House Lawmakers this week discussed the future of wireless with industry and public policy experts. Much of the discussion centered around the immediate future of the FCC’s ability to conduct spectrum auctions. Without congressional intervention, the agency’s auction authority expires on September 30.
CTIA believes Congress should expeditiously extend the FCC’s auction authority. CTIA SVP Scott Bergmann testified before the House Communications and Technology Subcommittee that since it created the authority in 1993, Congress has never let it lapse.
“Last year, the FCC conducted two auctions for full-power mid-band spectrum, one for 280 MHz of C-band spectrum from 3.7-3.98 GHz, and the other for 100 MHz from 3.45-3.55 GHz,” said Bergmann. “Together, these two auctions raised over $102 billion in winning bids, and will be the backbone of wireless investment over the next few years.”
Full House Committee Chairman Frank Pallone (D-NJ) urged colleagues to work in a bipartisan way to extend this authority once again. “We must do this well before the FCC begins its planned auction of the 2.5 Ghz band in July, otherwise the auction will be disrupted.” Pallone also said without the extension, auctions that have already occurred “may not be able to properly close.”
Asked about this after the FCC meeting on Thursday, FCC Chairwoman Jessica Rosenworcel told reporters she didn’t want “to speculate on any given auction” but is aware the authority ends on September 30. Rosenworcel emphasized the agency intends to kick-off the 2.5 Ghz auction in July.
What About Other Auctions?
CTIA is also concerned there’s no other spectrum in the auction pipeline after 2.5 GHz and urged lawmakers and the agency to look at other spectrum bands. “A predictable pipeline of spectrum will do much to advance U.S. 5G interests and will help us keep delivering new innovations to the American people and match the actions foreign governments are taking,” said Bergmann.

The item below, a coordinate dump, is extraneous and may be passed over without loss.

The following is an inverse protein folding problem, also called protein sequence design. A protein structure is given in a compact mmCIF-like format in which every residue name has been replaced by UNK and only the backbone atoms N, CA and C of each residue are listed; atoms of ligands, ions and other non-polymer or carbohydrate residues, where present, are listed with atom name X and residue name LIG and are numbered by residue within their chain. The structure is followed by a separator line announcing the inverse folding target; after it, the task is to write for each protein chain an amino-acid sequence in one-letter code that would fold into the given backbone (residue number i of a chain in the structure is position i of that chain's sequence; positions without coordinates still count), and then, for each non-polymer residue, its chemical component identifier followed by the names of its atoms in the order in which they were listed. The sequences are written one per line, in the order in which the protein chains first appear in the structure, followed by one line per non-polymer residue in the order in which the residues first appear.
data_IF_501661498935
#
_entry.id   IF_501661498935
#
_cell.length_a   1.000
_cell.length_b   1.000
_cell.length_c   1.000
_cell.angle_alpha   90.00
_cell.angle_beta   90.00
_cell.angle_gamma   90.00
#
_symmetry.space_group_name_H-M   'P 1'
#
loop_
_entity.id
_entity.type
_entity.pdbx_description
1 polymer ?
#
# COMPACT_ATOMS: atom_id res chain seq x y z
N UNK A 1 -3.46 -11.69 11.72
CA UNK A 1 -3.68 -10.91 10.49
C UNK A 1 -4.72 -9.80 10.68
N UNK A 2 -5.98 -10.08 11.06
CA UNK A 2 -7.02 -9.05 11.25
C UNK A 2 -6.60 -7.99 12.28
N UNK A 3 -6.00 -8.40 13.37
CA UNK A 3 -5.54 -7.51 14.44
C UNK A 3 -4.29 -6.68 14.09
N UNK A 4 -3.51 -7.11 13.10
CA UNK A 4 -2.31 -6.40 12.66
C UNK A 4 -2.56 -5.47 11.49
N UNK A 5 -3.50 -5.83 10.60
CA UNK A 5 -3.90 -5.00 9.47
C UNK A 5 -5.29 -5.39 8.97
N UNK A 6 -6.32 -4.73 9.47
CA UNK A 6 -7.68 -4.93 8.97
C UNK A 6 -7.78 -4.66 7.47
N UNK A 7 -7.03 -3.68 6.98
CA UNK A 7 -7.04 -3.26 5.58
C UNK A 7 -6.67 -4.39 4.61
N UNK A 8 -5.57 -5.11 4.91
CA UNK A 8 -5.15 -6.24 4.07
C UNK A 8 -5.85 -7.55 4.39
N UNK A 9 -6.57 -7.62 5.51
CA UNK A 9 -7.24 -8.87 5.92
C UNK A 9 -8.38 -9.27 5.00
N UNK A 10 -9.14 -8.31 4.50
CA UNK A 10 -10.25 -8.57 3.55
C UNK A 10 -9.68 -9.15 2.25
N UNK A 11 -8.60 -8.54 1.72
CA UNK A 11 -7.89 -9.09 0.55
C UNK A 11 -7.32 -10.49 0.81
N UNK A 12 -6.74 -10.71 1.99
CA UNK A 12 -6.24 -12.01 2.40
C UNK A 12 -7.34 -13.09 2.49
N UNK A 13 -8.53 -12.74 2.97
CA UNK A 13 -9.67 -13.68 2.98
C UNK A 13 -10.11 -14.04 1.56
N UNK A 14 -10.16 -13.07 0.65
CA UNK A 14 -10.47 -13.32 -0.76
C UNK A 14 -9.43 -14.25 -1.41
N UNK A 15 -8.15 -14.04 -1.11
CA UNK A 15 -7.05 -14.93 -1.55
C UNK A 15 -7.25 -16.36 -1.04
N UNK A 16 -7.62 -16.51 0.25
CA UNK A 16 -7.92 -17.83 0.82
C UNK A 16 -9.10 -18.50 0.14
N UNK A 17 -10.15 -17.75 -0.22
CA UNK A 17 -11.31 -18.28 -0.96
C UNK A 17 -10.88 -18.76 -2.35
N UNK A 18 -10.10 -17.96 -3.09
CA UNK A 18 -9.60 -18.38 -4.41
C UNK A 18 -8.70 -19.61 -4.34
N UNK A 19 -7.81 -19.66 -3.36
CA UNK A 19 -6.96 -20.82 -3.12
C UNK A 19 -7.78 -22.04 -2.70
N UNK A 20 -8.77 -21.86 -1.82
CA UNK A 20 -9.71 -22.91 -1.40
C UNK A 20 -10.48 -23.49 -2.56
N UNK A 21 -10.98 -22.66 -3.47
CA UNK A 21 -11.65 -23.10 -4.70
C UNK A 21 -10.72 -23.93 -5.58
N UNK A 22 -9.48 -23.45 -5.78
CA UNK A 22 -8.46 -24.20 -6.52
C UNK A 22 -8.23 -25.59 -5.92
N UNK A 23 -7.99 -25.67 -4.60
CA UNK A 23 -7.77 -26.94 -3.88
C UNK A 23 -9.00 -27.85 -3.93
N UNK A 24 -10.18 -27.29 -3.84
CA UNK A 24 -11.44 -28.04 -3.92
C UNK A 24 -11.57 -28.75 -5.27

CTIA considers the lower 3 GHz band (3.1-3.45 GHz) a top priority. “This 350 MHz swath neighbors existing full-power commercial spectrum, making it an ideal fit to provide large channels and flexibility to be aggregated with other bands,” he explained.
FCC Coordinating With Other Agencies
However, as more of the spectrum is being used, auctioning spectrum has become more complex, according to Communications and Technology Subcommittee Ranking Member Bob Latta (R-OH). “As new, commercial uses are introduced, the possibility of those use-cases raising the potential for harmful interference has put a spotlight on how the FCC makes such a decision.”
Latta said such concerns are magnified when federal agencies are using a band adjacent to a new commercial user. “Over the years, we have seen challenges with how agencies coordinate their plans for introducing new services and studying the potential for harmful interference,” he said, referring to the brawl between the FAA, the aviation industry, carriers and the FCC over 5G operations on C-band.
“With the FCC’s authority expiring at the end of this fiscal year to conduct an auction and issue licenses, it is important that the Commerce Committee review what has worked, what has not, and is able to provide necessary direction to the FCC as spectrum issues become more difficult,” Latta emphasized.
By Leslie Stimson, Inside Towers Washington Bureau Chief